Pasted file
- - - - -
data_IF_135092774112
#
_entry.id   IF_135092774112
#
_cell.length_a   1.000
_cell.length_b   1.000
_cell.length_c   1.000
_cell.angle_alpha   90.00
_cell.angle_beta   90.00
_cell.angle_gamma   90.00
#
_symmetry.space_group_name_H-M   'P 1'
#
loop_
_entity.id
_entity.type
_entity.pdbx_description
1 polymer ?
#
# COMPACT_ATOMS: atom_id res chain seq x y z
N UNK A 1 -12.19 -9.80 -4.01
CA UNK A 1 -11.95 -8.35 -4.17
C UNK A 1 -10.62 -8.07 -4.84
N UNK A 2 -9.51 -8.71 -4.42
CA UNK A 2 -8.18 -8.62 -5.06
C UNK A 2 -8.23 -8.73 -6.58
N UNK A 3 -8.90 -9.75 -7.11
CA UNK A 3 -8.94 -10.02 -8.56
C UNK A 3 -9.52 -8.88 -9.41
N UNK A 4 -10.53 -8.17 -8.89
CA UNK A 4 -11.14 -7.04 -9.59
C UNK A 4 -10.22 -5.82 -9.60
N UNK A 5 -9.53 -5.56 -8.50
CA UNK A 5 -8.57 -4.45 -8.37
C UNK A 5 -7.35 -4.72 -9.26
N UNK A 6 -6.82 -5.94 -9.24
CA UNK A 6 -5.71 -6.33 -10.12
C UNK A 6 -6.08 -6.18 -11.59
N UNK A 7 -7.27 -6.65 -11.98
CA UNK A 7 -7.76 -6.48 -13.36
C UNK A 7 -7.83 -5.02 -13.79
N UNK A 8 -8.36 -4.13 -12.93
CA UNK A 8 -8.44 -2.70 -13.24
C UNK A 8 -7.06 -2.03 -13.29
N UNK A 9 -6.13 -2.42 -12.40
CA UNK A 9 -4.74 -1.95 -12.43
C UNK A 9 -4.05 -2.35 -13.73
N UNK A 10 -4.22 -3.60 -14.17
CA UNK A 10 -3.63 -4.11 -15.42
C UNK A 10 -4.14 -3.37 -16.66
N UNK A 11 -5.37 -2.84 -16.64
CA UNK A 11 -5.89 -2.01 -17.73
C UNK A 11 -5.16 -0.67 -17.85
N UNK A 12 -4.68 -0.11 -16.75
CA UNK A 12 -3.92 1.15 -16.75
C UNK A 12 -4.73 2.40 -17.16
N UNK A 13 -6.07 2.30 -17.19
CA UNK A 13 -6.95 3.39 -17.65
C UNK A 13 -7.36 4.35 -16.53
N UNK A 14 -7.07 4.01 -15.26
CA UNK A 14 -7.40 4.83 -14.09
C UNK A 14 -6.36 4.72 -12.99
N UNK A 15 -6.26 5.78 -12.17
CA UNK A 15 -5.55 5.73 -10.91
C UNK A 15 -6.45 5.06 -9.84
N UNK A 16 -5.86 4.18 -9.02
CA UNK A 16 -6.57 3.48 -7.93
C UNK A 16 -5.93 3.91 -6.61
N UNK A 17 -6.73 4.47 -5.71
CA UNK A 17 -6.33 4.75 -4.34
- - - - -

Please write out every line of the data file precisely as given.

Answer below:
data_IF_135092774112
#
_entry.id   IF_135092774112
#
_cell.length_a   1.000
_cell.length_b   1.000
_cell.length_c   1.000
_cell.angle_alpha   90.00
_cell.angle_beta   90.00
_cell.angle_gamma   90.00
#
_symmetry.space_group_name_H-M   'P 1'
#
loop_
_entity.id
_entity.type
_entity.pdbx_description
1 polymer ?
#
# COMPACT_ATOMS: atom_id res chain seq x y z
N UNK A 1 -12.19 -9.80 -4.01
CA UNK A 1 -11.95 -8.35 -4.17
C UNK A 1 -10.62 -8.07 -4.84
N UNK A 2 -9.51 -8.71 -4.42
CA UNK A 2 -8.18 -8.62 -5.06
C UNK A 2 -8.23 -8.73 -6.58
N UNK A 3 -8.90 -9.75 -7.11
CA UNK A 3 -8.94 -10.02 -8.56
C UNK A 3 -9.52 -8.88 -9.41
N UNK A 4 -10.53 -8.17 -8.89
CA UNK A 4 -11.14 -7.04 -9.59
C UNK A 4 -10.22 -5.82 -9.60
N UNK A 5 -9.53 -5.56 -8.50
CA UNK A 5 -8.57 -4.45 -8.37
C UNK A 5 -7.35 -4.72 -9.26
N UNK A 6 -6.82 -5.94 -9.24
CA UNK A 6 -5.71 -6.33 -10.12
C UNK A 6 -6.08 -6.18 -11.59
N UNK A 7 -7.27 -6.65 -11.98
CA UNK A 7 -7.76 -6.48 -13.36
C UNK A 7 -7.83 -5.02 -13.79
N UNK A 8 -8.36 -4.13 -12.93
CA UNK A 8 -8.44 -2.70 -13.24
C UNK A 8 -7.06 -2.03 -13.29
N UNK A 9 -6.13 -2.42 -12.40
CA UNK A 9 -4.74 -1.95 -12.43
C UNK A 9 -4.05 -2.35 -13.73
N UNK A 10 -4.22 -3.60 -14.17
CA UNK A 10 -3.63 -4.11 -15.42
C UNK A 10 -4.14 -3.37 -16.66
N UNK A 11 -5.37 -2.84 -16.64
CA UNK A 11 -5.89 -2.01 -17.73
C UNK A 11 -5.16 -0.67 -17.85
N UNK A 12 -4.68 -0.11 -16.75
CA UNK A 12 -3.92 1.15 -16.75
C UNK A 12 -4.73 2.40 -17.16
N UNK A 13 -6.07 2.30 -17.19
CA UNK A 13 -6.95 3.39 -17.65
C UNK A 13 -7.36 4.35 -16.53
N UNK A 14 -7.07 4.01 -15.26
CA UNK A 14 -7.40 4.83 -14.09
C UNK A 14 -6.36 4.72 -12.99
N UNK A 15 -6.26 5.78 -12.17
CA UNK A 15 -5.55 5.73 -10.91
C UNK A 15 -6.45 5.06 -9.84
N UNK A 16 -5.86 4.18 -9.02
CA UNK A 16 -6.57 3.48 -7.93
C UNK A 16 -5.93 3.91 -6.61
N UNK A 17 -6.73 4.47 -5.71
CA UNK A 17 -6.33 4.75 -4.34